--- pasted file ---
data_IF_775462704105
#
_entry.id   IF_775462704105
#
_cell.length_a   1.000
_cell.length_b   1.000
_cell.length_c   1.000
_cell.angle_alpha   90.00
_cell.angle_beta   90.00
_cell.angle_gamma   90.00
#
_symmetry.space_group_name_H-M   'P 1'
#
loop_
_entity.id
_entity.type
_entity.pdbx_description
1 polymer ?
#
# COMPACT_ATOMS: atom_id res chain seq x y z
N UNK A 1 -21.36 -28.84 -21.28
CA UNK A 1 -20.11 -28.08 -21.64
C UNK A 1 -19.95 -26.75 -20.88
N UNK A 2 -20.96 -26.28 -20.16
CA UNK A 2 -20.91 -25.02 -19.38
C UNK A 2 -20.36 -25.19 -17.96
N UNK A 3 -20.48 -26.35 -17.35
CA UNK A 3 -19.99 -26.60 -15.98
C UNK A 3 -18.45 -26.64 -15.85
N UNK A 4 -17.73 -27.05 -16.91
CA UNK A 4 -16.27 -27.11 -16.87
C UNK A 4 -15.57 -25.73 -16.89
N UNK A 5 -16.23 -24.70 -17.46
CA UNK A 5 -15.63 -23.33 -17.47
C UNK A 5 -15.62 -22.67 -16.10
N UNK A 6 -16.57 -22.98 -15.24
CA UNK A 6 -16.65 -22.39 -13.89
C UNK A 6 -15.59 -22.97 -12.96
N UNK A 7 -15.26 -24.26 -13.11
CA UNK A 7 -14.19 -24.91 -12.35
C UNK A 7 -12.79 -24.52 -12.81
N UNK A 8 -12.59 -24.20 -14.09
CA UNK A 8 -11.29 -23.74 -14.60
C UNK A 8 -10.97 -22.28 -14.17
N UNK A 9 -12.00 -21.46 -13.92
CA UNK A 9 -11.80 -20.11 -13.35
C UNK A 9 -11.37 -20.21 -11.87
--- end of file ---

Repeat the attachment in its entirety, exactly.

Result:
data_IF_775462704105
#
_entry.id   IF_775462704105
#
_cell.length_a   1.000
_cell.length_b   1.000
_cell.length_c   1.000
_cell.angle_alpha   90.00
_cell.angle_beta   90.00
_cell.angle_gamma   90.00
#
_symmetry.space_group_name_H-M   'P 1'
#
loop_
_entity.id
_entity.type
_entity.pdbx_description
1 polymer ?
#
# COMPACT_ATOMS: atom_id res chain seq x y z
N UNK A 1 -21.36 -28.84 -21.28
CA UNK A 1 -20.11 -28.08 -21.64
C UNK A 1 -19.95 -26.75 -20.88
N UNK A 2 -20.96 -26.28 -20.16
CA UNK A 2 -20.91 -25.02 -19.38
C UNK A 2 -20.36 -25.19 -17.96
N UNK A 3 -20.48 -26.35 -17.35
CA UNK A 3 -19.99 -26.60 -15.98
C UNK A 3 -18.45 -26.64 -15.85
N UNK A 4 -17.73 -27.05 -16.91
CA UNK A 4 -16.27 -27.11 -16.87
C UNK A 4 -15.57 -25.73 -16.89
N UNK A 5 -16.23 -24.70 -17.46
CA UNK A 5 -15.63 -23.33 -17.47
C UNK A 5 -15.62 -22.67 -16.10
N UNK A 6 -16.57 -22.98 -15.24
CA UNK A 6 -16.65 -22.39 -13.89
C UNK A 6 -15.59 -22.97 -12.96
N UNK A 7 -15.26 -24.26 -13.11
CA UNK A 7 -14.19 -24.91 -12.35
C UNK A 7 -12.79 -24.52 -12.81
N UNK A 8 -12.59 -24.20 -14.09
CA UNK A 8 -11.29 -23.74 -14.60
C UNK A 8 -10.97 -22.28 -14.17
N UNK A 9 -12.00 -21.46 -13.92
CA UNK A 9 -11.80 -20.11 -13.35
C UNK A 9 -11.37 -20.21 -11.87